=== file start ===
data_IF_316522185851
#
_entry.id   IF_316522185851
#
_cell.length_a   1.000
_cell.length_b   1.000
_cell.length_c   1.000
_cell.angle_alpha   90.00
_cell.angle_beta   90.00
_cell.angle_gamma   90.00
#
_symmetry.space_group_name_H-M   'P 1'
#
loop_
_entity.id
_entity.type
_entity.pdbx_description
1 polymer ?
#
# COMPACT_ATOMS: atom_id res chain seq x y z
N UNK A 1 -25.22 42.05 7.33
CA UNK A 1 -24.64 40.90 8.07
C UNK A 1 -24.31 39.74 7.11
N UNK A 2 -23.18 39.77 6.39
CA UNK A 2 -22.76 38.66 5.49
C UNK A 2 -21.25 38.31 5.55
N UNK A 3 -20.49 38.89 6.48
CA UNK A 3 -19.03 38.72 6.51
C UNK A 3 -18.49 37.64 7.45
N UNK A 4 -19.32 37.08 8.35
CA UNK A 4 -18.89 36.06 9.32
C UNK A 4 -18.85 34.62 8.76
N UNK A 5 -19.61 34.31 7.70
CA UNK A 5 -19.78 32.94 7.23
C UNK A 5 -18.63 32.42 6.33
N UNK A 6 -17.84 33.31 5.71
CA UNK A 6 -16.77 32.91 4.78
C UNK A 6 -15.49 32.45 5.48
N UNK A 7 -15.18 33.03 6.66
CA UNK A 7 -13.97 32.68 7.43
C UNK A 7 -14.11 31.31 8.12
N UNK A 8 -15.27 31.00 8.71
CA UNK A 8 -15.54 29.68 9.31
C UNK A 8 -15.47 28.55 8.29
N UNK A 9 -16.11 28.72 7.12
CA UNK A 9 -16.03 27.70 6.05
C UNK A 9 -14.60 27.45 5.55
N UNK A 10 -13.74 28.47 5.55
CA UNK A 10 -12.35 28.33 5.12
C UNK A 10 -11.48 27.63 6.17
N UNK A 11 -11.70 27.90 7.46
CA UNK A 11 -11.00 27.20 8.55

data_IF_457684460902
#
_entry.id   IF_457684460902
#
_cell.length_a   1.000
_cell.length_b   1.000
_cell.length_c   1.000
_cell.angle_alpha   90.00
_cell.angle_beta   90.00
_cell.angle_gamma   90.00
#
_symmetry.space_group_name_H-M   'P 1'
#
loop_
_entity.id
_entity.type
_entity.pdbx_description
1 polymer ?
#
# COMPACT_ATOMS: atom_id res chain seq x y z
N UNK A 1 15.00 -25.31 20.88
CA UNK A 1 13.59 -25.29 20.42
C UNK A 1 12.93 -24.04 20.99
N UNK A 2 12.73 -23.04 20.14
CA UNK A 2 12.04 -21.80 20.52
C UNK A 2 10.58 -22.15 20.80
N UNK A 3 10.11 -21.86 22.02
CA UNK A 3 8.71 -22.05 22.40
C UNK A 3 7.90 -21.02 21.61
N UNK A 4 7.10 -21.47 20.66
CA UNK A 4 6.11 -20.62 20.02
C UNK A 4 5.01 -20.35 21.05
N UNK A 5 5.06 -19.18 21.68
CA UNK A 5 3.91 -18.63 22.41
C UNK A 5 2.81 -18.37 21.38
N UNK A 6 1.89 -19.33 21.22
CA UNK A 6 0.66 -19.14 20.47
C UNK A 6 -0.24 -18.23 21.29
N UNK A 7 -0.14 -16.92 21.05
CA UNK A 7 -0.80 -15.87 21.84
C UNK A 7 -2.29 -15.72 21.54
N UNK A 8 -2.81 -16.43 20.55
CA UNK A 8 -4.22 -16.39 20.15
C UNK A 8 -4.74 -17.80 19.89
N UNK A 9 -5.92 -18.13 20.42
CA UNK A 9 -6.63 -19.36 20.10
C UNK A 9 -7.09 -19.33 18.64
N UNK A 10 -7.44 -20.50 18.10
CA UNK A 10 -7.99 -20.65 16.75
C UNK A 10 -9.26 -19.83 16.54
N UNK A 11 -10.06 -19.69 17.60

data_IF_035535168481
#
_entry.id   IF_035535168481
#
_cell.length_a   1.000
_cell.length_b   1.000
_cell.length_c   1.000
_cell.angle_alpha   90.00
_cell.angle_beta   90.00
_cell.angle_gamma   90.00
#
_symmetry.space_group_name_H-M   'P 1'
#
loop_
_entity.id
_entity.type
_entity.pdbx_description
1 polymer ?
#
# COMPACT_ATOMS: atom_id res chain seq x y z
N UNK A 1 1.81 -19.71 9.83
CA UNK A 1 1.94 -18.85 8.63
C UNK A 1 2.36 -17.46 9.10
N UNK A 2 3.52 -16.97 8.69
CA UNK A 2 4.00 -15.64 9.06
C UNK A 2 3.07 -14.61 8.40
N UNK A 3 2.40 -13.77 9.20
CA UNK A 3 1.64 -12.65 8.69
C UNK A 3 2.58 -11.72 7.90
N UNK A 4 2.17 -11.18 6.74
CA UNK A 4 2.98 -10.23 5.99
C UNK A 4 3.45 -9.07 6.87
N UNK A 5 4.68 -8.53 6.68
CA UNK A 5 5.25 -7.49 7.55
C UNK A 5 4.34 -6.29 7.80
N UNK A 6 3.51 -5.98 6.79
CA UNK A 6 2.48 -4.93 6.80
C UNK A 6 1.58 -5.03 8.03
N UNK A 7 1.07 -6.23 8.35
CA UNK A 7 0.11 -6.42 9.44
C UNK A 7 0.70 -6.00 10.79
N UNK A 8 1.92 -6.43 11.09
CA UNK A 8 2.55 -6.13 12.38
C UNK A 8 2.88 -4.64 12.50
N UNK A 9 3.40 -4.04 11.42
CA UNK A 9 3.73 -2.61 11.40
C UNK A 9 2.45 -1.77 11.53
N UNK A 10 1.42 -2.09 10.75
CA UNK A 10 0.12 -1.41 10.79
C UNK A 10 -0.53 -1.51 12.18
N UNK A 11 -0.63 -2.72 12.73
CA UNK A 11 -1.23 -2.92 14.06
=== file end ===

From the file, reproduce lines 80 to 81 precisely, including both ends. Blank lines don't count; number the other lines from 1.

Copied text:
CA UNK A 3 8.71 -22.05 22.40
C UNK A 3 7.90 -21.02 21.61